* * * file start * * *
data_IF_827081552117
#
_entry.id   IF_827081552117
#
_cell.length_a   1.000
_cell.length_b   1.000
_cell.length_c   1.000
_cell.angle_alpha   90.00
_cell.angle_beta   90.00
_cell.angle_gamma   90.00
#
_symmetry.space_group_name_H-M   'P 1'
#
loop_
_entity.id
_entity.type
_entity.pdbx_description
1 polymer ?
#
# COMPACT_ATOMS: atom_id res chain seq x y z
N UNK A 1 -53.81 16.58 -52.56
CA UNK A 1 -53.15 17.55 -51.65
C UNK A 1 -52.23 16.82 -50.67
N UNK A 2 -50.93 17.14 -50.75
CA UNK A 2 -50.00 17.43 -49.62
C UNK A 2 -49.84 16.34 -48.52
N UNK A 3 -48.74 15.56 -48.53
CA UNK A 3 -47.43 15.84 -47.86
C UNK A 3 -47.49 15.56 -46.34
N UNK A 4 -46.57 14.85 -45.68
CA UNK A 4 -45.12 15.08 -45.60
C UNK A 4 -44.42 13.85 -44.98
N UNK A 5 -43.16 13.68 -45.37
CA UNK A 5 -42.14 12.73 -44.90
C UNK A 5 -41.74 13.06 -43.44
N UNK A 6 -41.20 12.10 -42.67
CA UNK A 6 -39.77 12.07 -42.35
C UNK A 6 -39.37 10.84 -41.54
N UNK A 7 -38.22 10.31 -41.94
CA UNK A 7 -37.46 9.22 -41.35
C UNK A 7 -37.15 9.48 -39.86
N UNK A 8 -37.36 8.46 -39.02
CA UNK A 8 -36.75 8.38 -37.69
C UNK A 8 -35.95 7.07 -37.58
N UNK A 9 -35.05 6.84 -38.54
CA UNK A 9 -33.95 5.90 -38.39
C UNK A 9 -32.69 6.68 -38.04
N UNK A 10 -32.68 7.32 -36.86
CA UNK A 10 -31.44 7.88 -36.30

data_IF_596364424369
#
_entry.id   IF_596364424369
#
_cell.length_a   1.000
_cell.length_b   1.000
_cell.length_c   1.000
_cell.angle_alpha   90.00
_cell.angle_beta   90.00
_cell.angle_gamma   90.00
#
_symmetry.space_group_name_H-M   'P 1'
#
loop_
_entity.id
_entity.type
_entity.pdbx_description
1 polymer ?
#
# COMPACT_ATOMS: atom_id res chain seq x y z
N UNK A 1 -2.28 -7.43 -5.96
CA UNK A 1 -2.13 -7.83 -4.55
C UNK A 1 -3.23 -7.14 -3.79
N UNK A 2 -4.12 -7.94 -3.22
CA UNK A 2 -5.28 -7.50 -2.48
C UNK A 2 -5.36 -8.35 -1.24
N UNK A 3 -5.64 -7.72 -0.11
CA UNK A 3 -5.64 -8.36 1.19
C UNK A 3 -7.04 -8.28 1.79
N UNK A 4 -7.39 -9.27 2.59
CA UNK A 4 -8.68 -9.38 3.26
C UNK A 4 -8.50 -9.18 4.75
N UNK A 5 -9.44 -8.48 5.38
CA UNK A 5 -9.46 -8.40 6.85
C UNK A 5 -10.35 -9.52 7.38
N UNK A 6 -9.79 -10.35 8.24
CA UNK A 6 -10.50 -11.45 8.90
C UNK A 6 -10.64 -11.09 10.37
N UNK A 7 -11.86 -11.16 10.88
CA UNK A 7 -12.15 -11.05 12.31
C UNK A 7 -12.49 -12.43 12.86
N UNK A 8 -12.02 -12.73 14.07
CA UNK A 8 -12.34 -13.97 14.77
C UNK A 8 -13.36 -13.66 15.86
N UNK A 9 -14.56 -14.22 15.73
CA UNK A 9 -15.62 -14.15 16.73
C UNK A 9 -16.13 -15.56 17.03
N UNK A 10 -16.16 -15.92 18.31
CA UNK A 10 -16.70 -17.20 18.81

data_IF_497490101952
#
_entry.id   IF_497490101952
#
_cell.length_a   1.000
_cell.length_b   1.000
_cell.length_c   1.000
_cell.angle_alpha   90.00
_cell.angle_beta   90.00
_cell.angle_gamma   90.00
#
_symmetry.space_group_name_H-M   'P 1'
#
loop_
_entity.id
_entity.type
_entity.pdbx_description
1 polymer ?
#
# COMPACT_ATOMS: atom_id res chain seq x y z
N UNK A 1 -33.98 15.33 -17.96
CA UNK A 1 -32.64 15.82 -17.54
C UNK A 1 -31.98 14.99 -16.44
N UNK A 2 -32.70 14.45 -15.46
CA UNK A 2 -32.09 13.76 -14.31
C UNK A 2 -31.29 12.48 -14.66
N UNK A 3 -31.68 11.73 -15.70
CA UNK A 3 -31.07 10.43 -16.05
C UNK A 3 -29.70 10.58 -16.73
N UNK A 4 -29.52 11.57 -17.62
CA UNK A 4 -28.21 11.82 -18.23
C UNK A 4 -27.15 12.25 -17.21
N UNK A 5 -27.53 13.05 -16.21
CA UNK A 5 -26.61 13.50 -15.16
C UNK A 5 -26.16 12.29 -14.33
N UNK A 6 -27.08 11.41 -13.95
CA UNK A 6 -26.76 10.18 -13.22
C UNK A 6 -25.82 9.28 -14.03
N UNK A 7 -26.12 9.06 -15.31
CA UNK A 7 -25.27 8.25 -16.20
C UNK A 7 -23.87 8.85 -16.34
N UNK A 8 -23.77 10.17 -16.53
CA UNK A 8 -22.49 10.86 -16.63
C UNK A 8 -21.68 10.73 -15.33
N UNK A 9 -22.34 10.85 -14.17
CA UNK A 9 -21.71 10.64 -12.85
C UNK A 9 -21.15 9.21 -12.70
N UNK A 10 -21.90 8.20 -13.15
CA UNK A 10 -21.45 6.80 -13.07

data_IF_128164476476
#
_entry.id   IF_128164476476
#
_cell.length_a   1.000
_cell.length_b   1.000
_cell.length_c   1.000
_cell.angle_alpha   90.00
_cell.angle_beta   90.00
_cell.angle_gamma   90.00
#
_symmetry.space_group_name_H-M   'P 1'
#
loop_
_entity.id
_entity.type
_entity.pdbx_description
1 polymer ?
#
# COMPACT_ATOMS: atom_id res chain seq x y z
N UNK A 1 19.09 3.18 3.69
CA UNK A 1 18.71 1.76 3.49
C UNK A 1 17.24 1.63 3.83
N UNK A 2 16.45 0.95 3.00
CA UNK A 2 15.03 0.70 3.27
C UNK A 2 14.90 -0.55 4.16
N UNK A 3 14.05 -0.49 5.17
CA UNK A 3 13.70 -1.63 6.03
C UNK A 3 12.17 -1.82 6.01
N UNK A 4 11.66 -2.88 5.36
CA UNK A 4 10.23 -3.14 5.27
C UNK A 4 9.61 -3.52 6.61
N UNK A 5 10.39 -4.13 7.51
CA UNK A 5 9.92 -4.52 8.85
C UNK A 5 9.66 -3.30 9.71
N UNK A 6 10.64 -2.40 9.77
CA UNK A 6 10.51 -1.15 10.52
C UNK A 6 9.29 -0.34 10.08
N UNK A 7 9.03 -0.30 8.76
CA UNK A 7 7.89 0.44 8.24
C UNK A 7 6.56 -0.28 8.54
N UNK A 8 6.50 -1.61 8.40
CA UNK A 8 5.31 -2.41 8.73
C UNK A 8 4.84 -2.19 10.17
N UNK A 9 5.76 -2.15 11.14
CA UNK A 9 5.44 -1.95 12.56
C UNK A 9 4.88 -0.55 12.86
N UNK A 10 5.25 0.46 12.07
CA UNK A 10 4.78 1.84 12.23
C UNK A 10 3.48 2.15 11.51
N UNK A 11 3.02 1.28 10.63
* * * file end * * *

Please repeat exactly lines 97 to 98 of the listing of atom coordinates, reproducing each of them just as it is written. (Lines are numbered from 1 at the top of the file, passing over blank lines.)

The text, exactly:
N UNK A 10 -16.16 -15.92 18.31
CA UNK A 10 -16.70 -17.20 18.81